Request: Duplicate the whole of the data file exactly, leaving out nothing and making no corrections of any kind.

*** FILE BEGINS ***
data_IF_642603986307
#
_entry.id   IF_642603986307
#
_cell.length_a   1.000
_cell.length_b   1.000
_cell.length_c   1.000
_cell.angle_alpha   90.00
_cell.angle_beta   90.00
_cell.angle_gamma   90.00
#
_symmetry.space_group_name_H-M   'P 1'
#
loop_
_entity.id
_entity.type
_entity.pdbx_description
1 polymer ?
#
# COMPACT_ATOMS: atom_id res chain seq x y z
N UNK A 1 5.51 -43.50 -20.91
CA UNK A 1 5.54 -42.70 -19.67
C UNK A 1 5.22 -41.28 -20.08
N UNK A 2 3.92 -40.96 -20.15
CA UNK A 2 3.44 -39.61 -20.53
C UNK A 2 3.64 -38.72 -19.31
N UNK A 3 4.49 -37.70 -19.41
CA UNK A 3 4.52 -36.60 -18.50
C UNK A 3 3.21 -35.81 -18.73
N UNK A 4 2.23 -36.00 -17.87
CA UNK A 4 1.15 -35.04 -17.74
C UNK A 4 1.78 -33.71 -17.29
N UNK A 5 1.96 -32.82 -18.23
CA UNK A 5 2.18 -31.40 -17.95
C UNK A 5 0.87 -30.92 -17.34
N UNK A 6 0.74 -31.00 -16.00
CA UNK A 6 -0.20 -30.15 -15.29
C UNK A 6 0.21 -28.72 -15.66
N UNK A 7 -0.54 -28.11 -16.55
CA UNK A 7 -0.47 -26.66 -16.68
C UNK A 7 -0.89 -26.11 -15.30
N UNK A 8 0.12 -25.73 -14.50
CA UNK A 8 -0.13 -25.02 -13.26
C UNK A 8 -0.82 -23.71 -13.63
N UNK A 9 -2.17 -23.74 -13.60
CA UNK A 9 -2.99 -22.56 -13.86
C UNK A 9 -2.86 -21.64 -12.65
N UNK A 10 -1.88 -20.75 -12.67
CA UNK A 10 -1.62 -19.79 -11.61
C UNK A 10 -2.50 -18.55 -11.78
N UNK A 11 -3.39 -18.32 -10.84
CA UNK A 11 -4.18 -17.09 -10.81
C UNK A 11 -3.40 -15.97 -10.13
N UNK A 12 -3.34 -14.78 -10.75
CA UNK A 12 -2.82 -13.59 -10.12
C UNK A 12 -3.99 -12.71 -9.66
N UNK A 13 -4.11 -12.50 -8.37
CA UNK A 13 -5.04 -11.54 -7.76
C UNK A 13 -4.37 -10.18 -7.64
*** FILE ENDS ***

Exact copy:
data_IF_642603986307
#
_entry.id   IF_642603986307
#
_cell.length_a   1.000
_cell.length_b   1.000
_cell.length_c   1.000
_cell.angle_alpha   90.00
_cell.angle_beta   90.00
_cell.angle_gamma   90.00
#
_symmetry.space_group_name_H-M   'P 1'
#
loop_
_entity.id
_entity.type
_entity.pdbx_description
1 polymer ?
#
# COMPACT_ATOMS: atom_id res chain seq x y z
N UNK A 1 5.51 -43.50 -20.91
CA UNK A 1 5.54 -42.70 -19.67
C UNK A 1 5.22 -41.28 -20.08
N UNK A 2 3.92 -40.96 -20.15
CA UNK A 2 3.44 -39.61 -20.53
C UNK A 2 3.64 -38.72 -19.31
N UNK A 3 4.49 -37.70 -19.41
CA UNK A 3 4.52 -36.60 -18.50
C UNK A 3 3.21 -35.81 -18.73
N UNK A 4 2.23 -36.00 -17.87
CA UNK A 4 1.15 -35.04 -17.74
C UNK A 4 1.78 -33.71 -17.29
N UNK A 5 1.96 -32.82 -18.23
CA UNK A 5 2.18 -31.40 -17.95
C UNK A 5 0.87 -30.92 -17.34
N UNK A 6 0.74 -31.00 -16.00
CA UNK A 6 -0.20 -30.15 -15.29
C UNK A 6 0.21 -28.72 -15.66
N UNK A 7 -0.54 -28.11 -16.55
CA UNK A 7 -0.47 -26.66 -16.68
C UNK A 7 -0.89 -26.11 -15.30
N UNK A 8 0.12 -25.73 -14.50
CA UNK A 8 -0.13 -25.02 -13.26
C UNK A 8 -0.82 -23.71 -13.63
N UNK A 9 -2.17 -23.74 -13.60
CA UNK A 9 -2.99 -22.56 -13.86
C UNK A 9 -2.86 -21.64 -12.65
N UNK A 10 -1.88 -20.75 -12.67
CA UNK A 10 -1.62 -19.79 -11.61
C UNK A 10 -2.50 -18.55 -11.78
N UNK A 11 -3.39 -18.32 -10.84
CA UNK A 11 -4.18 -17.09 -10.81
C UNK A 11 -3.40 -15.97 -10.13
N UNK A 12 -3.34 -14.78 -10.75
CA UNK A 12 -2.82 -13.59 -10.12
C UNK A 12 -3.99 -12.71 -9.66
N UNK A 13 -4.11 -12.50 -8.37
CA UNK A 13 -5.04 -11.54 -7.76
C UNK A 13 -4.37 -10.18 -7.64